The officers involved, Crump said, had violated Cox’s rights under the Eighth Amendment to the U.S. Constitution, which prohibits cruel and unusual punishment, along with the Fourth and Fourteenth Amendments.

“When a person is in your custody, they’re in your care, and you have a fiduciary duty as a law enforcement officer to give them their proper duty of care,” said Crump. “There’s no explaining this. There’s no justifying this. There must be accountability — there must be accountability.”

Boomer said there was no reason for the officers to ignore her brother’s cries for help.

Cox was injured after he was placed unsecured in the back of a police van following his arrest on June 19. Police alleged he had possessed a gun at a block party.

According to state judicial records, Cox is charged with first-degree threatening, second-degree breach of peace, second-degree threatening, carrying a pistol without a permit and criminal possession of a firearm.

As police were transporting him, the driver, Officer Oscar Diaz, stopped abruptly to avoid a collision, causing Cox to be thrown and injured inside the van, according to accounts of the incident.

Videos show Cox slammed his head and called for help. He was taken to police headquarters, where officers removed him from the van and brought him to a cell in a wheelchair — a move New Haven Mayor Justin Elicker said violated police procedures.

New Haven officials on Thursday announced a host of policy changes in response to the incident.

Among the changes announced were an order clarifying that police cruisers should be the primary means of transporting a prisoner, and that police vans should only carry prisoners under certain circumstances. The new policies also require police to inquire whether a person requires medical attention both when they are arrested and when they arrive at a detention facility.

Cox’s family, supporters and legal representatives said they approved of the changes. But, they said, it should not be necessary to codify officers response in this case. Officers should treat people humanely out of basic decency, they said.

“We’re all for the new policies, but why do you need a policy that says, when someone needs help, you should give them help? That should never be a policy,” Boomer said. “That should be in your own brain already.”

LeGrant described the situation as “ridiculous.” Cox was arrested, she noted; the consequences of that, she said, should not include paralysis.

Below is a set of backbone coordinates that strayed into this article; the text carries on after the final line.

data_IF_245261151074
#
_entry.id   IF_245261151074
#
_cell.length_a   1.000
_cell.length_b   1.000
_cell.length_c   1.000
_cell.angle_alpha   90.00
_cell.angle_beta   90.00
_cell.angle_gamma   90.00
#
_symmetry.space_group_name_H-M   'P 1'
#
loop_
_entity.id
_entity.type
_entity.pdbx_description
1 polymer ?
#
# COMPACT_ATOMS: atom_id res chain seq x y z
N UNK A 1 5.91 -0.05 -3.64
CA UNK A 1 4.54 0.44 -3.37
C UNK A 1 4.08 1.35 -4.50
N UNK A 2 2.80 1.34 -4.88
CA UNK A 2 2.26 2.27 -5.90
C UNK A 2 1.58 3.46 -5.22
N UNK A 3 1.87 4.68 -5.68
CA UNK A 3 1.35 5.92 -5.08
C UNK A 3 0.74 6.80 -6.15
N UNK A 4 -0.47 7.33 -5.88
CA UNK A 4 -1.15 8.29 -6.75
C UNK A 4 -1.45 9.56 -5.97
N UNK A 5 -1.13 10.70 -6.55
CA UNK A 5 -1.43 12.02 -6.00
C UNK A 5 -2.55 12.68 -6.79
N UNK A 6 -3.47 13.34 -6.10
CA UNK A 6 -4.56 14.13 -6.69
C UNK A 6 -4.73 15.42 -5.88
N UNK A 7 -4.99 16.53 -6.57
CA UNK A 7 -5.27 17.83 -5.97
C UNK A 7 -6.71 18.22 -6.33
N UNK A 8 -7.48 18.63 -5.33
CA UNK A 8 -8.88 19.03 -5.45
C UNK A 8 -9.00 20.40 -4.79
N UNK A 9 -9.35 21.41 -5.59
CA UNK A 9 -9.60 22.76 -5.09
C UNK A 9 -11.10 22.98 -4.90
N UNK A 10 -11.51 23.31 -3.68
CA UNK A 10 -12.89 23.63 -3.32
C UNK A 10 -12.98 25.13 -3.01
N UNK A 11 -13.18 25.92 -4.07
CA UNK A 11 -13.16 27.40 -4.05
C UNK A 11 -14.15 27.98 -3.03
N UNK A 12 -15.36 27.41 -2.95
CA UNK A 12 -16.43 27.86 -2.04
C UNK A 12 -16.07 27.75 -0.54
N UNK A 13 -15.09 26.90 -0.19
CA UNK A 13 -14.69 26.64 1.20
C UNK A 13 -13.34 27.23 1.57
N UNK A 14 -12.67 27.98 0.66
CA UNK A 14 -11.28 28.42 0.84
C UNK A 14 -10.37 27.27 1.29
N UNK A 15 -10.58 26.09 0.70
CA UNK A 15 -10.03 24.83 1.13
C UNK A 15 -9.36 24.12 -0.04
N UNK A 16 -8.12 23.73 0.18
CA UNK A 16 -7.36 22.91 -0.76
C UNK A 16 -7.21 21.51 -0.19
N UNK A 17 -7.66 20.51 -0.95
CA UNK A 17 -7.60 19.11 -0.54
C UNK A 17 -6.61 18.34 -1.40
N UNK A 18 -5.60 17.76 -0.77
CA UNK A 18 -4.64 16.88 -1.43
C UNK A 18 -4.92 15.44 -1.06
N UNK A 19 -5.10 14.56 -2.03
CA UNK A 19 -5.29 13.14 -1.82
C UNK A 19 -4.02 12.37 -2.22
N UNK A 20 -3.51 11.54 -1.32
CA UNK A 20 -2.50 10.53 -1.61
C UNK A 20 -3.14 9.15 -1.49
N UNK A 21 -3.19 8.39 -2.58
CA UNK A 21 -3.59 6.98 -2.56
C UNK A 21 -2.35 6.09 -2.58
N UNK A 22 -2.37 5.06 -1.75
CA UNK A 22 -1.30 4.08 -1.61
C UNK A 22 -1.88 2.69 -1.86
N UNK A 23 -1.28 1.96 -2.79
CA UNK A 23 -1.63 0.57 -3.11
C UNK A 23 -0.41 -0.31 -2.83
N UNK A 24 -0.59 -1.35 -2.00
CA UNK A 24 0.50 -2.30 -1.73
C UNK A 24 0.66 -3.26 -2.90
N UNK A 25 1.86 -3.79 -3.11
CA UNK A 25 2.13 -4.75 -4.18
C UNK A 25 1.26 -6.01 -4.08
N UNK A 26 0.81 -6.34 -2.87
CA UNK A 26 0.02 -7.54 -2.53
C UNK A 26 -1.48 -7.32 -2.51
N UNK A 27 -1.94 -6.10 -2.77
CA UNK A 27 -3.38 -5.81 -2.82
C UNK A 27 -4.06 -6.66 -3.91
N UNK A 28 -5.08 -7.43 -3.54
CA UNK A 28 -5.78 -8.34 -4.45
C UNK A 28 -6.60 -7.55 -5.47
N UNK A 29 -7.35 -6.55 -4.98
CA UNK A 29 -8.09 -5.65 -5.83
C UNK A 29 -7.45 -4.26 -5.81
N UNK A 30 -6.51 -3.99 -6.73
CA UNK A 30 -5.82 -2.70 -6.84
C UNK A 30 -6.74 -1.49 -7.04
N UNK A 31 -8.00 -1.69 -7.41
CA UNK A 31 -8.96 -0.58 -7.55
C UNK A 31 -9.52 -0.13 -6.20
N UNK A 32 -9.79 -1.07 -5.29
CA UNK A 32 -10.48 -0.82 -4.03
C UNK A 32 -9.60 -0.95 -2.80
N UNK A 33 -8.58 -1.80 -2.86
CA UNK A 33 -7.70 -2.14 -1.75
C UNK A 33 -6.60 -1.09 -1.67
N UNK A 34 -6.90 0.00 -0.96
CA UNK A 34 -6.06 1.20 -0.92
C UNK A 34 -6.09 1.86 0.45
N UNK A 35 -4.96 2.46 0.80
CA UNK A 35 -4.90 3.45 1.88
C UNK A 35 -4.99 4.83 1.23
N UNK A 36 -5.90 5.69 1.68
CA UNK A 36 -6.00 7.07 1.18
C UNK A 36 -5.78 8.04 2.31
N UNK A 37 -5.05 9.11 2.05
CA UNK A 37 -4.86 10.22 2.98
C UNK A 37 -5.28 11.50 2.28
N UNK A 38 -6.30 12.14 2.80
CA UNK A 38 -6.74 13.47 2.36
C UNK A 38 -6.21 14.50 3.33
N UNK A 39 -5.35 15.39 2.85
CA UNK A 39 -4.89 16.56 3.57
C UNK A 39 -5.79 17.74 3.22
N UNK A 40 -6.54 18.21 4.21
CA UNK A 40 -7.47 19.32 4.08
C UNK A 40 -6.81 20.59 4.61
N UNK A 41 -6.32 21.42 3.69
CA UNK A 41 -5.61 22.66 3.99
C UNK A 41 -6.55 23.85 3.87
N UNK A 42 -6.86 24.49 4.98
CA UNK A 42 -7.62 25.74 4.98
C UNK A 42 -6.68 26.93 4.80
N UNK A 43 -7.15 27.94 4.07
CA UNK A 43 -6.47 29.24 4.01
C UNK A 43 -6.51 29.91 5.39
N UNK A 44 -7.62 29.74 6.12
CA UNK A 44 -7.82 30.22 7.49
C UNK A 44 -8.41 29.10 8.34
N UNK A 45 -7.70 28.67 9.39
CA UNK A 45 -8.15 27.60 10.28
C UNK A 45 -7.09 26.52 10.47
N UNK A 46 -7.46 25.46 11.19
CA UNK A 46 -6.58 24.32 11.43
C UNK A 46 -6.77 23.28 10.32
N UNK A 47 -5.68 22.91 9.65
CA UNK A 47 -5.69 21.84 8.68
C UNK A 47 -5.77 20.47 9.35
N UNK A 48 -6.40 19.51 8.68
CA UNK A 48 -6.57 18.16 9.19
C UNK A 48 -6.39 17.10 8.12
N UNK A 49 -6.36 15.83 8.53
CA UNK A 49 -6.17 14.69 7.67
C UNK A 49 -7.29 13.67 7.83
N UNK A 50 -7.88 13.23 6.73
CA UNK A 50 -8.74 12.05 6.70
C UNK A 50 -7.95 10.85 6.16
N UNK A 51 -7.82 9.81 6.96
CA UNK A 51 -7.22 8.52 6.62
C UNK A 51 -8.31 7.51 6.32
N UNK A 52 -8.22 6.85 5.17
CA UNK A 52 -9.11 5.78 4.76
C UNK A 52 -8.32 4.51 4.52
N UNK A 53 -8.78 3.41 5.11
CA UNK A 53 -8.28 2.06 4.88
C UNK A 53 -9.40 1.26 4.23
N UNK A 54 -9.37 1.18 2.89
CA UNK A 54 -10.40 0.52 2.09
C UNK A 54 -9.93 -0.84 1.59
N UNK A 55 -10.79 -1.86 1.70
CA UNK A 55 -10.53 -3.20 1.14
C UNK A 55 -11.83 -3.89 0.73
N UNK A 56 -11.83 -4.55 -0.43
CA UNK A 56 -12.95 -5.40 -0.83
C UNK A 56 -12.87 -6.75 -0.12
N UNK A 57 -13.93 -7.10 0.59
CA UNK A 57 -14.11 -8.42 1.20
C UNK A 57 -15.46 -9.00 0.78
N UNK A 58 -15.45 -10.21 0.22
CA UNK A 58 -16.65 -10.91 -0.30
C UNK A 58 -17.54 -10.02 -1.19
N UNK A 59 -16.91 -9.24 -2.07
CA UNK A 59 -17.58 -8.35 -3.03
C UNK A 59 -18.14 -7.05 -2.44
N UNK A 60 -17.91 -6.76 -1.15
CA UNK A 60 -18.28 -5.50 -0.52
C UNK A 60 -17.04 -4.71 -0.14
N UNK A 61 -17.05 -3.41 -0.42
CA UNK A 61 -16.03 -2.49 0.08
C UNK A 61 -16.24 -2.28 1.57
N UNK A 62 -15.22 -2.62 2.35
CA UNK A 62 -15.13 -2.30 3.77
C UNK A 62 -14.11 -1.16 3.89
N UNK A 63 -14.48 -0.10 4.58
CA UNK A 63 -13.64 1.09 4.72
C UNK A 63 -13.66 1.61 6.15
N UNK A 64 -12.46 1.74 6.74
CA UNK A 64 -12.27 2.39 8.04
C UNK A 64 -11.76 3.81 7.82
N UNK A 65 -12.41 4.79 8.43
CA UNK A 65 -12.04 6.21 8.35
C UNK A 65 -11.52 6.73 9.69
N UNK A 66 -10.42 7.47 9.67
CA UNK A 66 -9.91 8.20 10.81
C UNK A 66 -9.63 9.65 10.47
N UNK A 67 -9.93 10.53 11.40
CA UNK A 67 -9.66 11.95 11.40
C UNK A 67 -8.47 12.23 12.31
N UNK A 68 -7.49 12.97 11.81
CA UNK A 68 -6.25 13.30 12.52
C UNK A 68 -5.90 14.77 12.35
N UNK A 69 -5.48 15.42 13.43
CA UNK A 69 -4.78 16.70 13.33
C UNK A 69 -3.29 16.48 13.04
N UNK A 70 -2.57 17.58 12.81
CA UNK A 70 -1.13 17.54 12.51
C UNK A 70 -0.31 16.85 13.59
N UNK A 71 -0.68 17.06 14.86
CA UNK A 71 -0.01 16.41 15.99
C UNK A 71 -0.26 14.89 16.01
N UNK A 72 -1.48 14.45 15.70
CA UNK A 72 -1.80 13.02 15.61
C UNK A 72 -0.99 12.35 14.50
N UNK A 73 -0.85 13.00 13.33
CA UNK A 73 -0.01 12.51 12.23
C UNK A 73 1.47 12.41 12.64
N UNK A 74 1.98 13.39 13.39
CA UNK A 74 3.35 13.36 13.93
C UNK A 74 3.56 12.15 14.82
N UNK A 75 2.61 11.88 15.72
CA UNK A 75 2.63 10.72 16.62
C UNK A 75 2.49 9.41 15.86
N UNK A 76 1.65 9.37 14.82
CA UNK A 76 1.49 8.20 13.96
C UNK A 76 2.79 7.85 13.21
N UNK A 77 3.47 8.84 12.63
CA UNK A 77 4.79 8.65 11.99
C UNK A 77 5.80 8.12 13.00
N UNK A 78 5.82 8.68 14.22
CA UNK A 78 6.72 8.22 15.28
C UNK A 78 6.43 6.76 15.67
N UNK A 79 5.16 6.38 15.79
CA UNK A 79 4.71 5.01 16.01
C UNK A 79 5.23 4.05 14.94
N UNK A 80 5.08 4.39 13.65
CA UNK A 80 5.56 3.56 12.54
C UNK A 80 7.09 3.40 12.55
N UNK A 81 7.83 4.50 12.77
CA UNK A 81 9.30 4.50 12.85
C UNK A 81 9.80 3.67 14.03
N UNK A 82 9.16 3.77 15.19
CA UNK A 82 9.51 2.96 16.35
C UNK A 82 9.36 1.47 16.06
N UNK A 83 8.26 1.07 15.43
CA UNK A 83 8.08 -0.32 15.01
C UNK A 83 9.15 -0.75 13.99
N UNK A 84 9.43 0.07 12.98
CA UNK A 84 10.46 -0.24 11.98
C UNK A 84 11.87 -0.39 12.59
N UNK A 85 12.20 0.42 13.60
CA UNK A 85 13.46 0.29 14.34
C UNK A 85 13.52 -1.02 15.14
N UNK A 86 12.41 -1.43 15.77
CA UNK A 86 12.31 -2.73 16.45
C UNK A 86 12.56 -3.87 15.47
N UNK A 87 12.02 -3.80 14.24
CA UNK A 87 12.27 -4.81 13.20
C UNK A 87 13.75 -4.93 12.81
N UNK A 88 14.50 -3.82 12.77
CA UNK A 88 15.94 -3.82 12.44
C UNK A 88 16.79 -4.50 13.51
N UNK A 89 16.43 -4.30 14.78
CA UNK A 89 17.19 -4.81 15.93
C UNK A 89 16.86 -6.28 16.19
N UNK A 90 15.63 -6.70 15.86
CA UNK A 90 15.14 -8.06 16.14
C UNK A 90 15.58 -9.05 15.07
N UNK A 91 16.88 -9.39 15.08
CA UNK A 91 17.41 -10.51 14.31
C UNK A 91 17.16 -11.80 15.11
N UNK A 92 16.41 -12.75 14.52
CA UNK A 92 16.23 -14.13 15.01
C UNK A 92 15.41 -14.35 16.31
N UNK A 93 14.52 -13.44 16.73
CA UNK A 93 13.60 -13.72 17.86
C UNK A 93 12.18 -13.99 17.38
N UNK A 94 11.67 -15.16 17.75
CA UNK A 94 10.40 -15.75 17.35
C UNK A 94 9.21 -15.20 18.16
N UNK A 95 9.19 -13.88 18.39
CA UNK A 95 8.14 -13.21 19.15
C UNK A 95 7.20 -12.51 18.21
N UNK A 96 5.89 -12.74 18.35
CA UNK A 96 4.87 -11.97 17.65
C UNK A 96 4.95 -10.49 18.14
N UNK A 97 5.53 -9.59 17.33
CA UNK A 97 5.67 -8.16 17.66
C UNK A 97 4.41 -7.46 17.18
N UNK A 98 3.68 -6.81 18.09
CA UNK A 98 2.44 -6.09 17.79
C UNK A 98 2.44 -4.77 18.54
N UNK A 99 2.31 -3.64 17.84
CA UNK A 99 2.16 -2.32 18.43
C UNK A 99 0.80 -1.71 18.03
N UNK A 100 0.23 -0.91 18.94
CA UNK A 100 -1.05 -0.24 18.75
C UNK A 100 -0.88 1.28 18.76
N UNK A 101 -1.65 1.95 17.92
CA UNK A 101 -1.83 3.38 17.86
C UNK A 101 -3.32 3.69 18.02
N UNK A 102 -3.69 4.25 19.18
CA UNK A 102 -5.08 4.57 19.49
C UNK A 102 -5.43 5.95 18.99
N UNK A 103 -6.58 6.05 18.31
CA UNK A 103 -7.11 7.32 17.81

Speaking later Friday, Elicker agreed that policies are insufficient without action. He said the city is committed to changing the culture around policing, noting, among other measures, that all departmental officers will undergo Active Bystandership for Law Enforcement (ABLE) training within the next six months.

“I didn’t see this as malicious (based on body camera footage), but it was extremely callous, and I think we need to respond effectively to that,” said Elicker. “My impression is that we all have the same goal; our goal is to ensure justice for Randy. I know we come at that through different roles and responsibilities, but at the same time, we all have the same goal.”

The course, conducted by the Georgetown Law Center for Innovations in Community Safety, is designed to prepare officers “to successfully intervene to prevent harm and to create a law enforcement culture that supports peer intervention,” according to its website.

The hope, he said, is to foster an openness to intervene in questionable circumstances within the department, and provide officers with the language to talk through such circumstances with one another.

Elicker declined to weigh in on whether the officers should be fired, noting the ongoing criminal invesigation, as well as a planned internal inquiry.

Connecticut State Police are investigating the incident that led to Cox becoming paralyzed. Attorney R.J. Weber, also representing Cox’s family, said they were “cautiously optimistic” about the department’s ability to conduct an inquiry into the matter.

Avery said in a statement Wednesday that her office is “monitoring the ongoing investigations into the circumstances that have left Mr. Randy Cox paralyzed and hospitalized after being taken into custody by the New Haven Police Department.”

“Mayor Elicker and Chief Jacobson have acted expeditiously and reported publicly on some actions already taken at the local level in response to this incident, including the suspension of several officers involved pending further investigation, and they have stated a commitment to reform NHPD practices,” her statement went on to say.

“If federal action is warranted, the Justice Department will pursue every available avenue to the full extent of the law,” her office added.

This content was originally published here.